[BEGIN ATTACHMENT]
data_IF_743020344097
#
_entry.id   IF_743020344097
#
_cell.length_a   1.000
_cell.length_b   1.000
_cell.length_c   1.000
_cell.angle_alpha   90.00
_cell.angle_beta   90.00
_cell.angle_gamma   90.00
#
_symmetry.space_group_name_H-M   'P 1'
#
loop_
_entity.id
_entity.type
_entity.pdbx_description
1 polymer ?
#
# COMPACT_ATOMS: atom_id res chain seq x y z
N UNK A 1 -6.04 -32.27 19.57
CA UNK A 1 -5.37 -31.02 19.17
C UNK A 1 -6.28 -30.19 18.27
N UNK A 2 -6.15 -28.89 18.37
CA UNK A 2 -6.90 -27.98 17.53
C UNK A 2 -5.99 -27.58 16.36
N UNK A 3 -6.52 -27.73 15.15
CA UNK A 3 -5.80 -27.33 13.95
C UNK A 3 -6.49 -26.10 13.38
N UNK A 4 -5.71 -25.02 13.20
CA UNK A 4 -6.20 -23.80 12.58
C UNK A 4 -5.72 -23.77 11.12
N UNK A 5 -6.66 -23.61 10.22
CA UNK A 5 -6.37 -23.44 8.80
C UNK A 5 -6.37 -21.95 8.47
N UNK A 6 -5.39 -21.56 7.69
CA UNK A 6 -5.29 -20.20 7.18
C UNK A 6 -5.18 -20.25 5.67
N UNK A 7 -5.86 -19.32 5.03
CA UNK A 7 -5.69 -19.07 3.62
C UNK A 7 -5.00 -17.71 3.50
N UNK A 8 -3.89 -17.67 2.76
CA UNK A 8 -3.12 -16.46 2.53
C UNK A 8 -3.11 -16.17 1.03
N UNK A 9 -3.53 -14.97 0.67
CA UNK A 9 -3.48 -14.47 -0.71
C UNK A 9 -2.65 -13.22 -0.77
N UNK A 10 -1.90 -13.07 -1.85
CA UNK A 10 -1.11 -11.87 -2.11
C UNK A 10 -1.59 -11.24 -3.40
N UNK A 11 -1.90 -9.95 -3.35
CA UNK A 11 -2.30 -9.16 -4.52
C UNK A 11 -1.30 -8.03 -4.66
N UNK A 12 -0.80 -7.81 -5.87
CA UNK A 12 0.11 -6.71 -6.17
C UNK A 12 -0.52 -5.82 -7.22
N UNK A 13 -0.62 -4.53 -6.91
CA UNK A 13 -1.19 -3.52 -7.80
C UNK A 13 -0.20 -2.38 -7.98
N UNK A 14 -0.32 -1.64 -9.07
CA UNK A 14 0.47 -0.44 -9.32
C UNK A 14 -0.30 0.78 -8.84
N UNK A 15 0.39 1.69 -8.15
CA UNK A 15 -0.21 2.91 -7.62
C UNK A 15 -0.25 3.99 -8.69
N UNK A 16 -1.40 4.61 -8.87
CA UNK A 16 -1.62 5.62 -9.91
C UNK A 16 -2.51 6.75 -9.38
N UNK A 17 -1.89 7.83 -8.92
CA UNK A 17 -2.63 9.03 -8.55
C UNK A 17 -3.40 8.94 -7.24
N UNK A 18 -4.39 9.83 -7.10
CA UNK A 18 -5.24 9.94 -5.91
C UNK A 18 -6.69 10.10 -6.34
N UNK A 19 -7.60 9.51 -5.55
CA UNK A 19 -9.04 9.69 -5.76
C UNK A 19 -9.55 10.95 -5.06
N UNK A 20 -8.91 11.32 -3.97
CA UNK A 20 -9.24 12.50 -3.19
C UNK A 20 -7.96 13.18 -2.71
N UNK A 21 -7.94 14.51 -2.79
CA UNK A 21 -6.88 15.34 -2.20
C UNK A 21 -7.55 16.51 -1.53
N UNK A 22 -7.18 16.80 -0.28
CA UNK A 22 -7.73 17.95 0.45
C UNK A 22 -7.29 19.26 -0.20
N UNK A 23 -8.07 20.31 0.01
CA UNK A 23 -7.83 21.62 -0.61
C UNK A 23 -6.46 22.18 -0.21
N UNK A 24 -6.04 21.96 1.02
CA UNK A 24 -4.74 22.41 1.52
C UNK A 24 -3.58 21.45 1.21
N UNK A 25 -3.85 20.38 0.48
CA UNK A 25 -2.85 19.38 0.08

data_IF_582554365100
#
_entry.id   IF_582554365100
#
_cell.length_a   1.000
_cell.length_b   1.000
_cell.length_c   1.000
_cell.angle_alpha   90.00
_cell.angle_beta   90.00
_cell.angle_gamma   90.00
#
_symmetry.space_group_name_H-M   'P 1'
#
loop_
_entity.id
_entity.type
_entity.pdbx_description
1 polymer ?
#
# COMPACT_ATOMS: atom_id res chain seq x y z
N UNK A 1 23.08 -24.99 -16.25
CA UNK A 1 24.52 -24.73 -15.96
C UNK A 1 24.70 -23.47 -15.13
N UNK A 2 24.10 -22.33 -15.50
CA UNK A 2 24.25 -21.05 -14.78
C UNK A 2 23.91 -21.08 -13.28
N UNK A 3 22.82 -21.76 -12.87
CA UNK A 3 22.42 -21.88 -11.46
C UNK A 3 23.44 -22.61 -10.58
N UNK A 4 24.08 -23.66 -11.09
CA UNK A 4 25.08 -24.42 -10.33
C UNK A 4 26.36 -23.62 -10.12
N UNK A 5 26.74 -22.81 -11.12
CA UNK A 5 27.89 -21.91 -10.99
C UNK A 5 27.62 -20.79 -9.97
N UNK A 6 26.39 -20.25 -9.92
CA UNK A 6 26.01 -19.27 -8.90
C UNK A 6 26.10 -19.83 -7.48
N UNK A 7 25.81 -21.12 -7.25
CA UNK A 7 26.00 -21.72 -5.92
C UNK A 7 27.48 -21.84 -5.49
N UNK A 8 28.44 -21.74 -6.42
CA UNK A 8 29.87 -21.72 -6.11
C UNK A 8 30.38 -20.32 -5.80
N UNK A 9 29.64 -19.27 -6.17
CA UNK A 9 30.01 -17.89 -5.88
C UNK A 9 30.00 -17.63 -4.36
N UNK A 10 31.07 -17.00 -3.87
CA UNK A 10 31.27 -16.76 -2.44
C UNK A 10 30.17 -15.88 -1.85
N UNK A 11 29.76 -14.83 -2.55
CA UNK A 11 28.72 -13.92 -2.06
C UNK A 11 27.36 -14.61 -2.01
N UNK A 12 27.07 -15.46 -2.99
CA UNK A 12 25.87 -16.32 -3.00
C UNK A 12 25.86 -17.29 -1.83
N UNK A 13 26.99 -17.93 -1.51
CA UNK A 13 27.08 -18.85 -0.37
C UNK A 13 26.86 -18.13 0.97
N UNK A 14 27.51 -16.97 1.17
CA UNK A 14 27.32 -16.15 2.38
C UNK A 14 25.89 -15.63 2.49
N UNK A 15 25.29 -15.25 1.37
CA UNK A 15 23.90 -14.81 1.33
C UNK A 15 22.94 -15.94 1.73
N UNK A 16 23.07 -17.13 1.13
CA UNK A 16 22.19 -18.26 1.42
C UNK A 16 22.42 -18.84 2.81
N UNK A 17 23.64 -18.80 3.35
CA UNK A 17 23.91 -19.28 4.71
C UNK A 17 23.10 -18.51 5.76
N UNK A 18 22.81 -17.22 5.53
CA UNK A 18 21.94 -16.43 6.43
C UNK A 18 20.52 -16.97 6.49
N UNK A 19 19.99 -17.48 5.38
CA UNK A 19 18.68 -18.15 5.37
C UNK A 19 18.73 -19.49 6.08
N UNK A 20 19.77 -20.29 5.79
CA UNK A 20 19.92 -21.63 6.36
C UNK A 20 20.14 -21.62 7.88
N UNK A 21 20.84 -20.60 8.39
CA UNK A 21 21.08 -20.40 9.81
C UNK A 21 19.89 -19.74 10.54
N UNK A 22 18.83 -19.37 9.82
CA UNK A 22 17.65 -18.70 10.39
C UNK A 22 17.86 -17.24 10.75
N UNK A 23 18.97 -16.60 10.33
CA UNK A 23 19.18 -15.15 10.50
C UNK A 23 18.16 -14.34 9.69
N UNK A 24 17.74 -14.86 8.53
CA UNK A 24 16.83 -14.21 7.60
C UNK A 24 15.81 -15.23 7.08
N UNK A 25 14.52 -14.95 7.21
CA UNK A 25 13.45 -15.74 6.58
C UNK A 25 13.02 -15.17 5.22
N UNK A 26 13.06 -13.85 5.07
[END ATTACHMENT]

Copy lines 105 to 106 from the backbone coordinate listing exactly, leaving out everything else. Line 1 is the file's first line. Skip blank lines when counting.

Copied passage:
#
_symmetry.space_group_name_H-M   'P 1'